Despite the recent growth of exports from Colombia to China and the high-profile participation of Chinese companies in domestic development projects, the Andean nation is not ready for the potential influx of public and private investment from China that may be coming in the future, according to a new report.
The report, produced by Colombia Risk Analysis and Cifras & Conceptos, concludes that there remains a pervasive “lack of knowledge and understanding” among both government officials and business owners “around the way in which China operates,” a dynamic that could put them at a disadvantage in potential business or development deals with any Chinese firm.
“The Colombian government is unprepared for a deepening of its relationship with China from an economic, geopolitical, strategic, and oversight standpoint,” states the 47-page breakdown of the nations’ trade and business relations. “This is not simply about the current trade imbalance between the two countries or the lack of a clear, coherent, and sustained foreign policy approach from Colombia. It also relates to the way in which institutions with a control and oversight role will be challenged by issues arising from Chinese infrastructure companies, as has already been the case both in Latin America and elsewhere around the world.”
“There is a lack of knowledge and understanding about China and the way in which it conducts business amongst Colombian public officials, the business community, and the wider public.”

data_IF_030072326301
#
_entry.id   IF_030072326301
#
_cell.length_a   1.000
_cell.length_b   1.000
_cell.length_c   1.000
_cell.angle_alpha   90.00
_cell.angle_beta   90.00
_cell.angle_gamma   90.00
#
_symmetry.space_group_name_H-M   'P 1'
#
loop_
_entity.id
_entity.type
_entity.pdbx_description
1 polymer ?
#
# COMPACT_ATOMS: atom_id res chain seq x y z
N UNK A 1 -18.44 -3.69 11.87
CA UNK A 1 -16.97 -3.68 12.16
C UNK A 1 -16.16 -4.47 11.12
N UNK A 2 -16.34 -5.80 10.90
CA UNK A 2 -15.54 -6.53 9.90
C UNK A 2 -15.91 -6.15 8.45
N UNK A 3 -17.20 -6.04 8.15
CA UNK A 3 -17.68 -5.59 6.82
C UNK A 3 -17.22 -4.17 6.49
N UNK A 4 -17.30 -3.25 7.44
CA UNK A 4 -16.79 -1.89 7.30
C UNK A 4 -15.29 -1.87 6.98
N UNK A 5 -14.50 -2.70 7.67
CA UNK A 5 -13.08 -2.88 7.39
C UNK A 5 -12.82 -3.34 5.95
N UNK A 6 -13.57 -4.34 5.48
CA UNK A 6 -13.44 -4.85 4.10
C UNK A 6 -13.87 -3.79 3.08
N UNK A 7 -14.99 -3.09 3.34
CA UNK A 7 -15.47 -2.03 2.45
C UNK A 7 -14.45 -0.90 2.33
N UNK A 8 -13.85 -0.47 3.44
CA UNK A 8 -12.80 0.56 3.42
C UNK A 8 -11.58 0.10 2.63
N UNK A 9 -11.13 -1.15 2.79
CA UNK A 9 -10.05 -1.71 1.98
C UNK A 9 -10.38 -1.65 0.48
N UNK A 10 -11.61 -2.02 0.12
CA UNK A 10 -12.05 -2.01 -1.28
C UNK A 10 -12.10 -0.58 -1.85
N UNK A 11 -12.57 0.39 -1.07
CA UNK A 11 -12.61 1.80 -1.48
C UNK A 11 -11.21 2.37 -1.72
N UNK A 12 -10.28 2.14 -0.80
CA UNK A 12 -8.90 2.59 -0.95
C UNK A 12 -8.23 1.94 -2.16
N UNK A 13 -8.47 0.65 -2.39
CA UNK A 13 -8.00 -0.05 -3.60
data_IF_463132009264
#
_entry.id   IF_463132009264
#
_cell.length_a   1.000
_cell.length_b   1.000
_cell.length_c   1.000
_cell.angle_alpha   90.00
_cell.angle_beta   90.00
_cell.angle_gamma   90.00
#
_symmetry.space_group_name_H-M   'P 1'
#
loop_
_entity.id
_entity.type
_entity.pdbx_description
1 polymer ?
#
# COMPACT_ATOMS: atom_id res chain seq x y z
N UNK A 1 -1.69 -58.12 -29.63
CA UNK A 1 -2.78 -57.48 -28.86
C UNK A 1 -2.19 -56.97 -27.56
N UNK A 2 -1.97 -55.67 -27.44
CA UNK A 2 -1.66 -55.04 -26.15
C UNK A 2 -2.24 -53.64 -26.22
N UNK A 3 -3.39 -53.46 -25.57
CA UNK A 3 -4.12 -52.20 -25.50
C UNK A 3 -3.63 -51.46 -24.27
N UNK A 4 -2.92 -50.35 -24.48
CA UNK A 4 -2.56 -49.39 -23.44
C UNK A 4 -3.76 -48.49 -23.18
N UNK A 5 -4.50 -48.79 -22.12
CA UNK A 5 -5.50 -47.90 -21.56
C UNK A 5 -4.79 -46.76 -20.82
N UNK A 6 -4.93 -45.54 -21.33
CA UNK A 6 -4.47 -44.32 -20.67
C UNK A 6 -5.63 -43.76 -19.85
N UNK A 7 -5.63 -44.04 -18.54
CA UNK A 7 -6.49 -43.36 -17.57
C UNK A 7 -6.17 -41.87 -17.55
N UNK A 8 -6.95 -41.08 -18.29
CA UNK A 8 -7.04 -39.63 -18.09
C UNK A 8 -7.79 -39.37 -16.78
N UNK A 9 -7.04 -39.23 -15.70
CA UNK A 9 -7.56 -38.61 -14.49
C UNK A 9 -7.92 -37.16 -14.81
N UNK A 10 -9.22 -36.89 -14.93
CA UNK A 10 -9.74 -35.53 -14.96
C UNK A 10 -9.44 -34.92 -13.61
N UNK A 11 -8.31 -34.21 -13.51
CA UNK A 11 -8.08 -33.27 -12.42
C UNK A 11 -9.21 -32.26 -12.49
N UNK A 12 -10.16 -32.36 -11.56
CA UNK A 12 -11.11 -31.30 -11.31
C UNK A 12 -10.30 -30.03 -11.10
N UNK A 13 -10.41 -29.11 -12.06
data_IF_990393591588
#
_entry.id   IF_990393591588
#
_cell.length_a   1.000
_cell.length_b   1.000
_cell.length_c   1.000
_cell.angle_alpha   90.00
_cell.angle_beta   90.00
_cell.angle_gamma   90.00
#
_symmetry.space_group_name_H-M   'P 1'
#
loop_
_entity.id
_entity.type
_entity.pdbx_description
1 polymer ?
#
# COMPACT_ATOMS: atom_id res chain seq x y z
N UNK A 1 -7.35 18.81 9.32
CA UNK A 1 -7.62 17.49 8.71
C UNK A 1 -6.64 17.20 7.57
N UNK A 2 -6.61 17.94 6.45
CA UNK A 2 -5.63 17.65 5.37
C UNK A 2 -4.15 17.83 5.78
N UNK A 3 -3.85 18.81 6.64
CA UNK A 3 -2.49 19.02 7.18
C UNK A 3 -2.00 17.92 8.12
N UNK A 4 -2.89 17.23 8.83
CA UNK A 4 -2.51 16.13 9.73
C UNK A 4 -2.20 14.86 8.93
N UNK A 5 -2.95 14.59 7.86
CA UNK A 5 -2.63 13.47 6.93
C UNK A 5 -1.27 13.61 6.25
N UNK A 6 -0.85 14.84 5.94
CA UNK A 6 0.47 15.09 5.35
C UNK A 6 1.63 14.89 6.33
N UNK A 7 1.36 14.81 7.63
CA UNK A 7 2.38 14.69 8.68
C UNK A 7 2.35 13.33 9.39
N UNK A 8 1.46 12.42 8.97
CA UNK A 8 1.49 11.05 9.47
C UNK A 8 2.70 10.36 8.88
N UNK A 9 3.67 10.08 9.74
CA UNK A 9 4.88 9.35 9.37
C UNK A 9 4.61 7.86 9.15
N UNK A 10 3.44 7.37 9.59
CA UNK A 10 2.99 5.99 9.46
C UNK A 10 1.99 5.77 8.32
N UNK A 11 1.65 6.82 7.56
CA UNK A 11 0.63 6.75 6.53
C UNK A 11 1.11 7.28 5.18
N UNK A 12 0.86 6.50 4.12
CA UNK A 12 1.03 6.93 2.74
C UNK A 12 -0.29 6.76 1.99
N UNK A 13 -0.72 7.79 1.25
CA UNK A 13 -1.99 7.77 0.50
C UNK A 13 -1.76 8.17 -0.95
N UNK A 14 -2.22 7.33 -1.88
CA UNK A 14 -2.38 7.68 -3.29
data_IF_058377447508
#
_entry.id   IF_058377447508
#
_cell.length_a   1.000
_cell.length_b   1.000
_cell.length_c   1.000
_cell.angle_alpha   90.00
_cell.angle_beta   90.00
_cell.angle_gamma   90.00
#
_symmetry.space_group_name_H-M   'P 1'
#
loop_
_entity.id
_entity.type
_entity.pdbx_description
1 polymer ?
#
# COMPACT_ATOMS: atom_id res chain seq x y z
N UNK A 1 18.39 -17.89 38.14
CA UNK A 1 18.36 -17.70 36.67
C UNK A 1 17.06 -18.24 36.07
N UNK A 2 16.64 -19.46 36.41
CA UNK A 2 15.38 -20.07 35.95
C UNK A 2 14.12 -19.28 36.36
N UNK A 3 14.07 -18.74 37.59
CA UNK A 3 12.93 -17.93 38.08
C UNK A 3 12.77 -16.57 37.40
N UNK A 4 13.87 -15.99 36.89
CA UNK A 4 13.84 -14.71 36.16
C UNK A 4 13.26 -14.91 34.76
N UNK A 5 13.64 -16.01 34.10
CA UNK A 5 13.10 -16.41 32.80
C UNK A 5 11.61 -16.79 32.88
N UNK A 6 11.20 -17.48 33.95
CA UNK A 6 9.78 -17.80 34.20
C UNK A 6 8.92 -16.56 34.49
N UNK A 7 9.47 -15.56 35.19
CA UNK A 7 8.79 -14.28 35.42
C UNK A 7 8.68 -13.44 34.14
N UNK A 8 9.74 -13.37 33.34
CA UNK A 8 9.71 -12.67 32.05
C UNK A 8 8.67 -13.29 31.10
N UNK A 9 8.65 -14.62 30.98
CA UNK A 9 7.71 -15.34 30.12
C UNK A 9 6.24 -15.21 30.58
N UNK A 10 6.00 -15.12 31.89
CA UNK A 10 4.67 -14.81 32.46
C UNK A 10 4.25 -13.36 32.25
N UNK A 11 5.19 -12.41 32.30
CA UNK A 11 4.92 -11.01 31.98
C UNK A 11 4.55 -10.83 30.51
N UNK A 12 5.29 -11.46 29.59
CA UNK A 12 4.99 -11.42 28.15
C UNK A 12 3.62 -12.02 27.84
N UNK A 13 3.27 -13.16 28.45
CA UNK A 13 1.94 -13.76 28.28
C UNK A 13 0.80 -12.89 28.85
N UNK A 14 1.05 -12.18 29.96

– Colombia Risk Analysis report
Overall, Colombia’s trade relations with China are strong. The Asian nation is Colombia’s second biggest import partner, after the United States, and data from the Observatory of Economic Complexity (OEC) shows that 8.7% of Colombia’s exports go to China. Oil makes up the majority, while agricultural products represent a growing proportion, per the OEC.
The Colombia Risk Analysis report also notes that people have a generally positive perception of the country, with two-thirds (67%) of the general population agreeing that there is a need to expand the relationship between the two countries. But the report found that ignorance remains about how Chinese companies conduct business despite rising familiarity due to their involvement in high-profile projects such as the Hidroituango dam construction and the Metro de Bogotá.
“There is a lack of knowledge and understanding about China and the way in which it conducts business amongst Colombian public officials, the business community, and the wider public,” said the report. “This includes a lack of comprehension around the way in which China operates in a rapidly changing and dynamic geopolitical landscape and how that shapes its international foreign and trade activities.”
The report notes that Colombia is not a signatory of China’s Belt and Road Initiative, a Chinese strategy that provides valuable infrastructure funding to countries but remains controversial due to allegations of “debt-trap diplomacy” in which Beijing imposes new agreements if a country cannot make repayments.
As for now, the report’s authors do not expect Colombia to begin participating in this initiative in the coming years. “It is unlikely that, under the Petro administration, Colombia will sign on to sovereign-debt-funded infrastructure projects, considering the country’s fiscal rule, institutional constraints, and impediments in Congress,” said the report. “Still, China will likely show support for Petro’s dreams of massive infrastructure projects to lift the country’s most rural areas out of poverty as a way to forge closer ties with the government.”
Photo: Beijing. (Credit: anthonychong / Pixabay)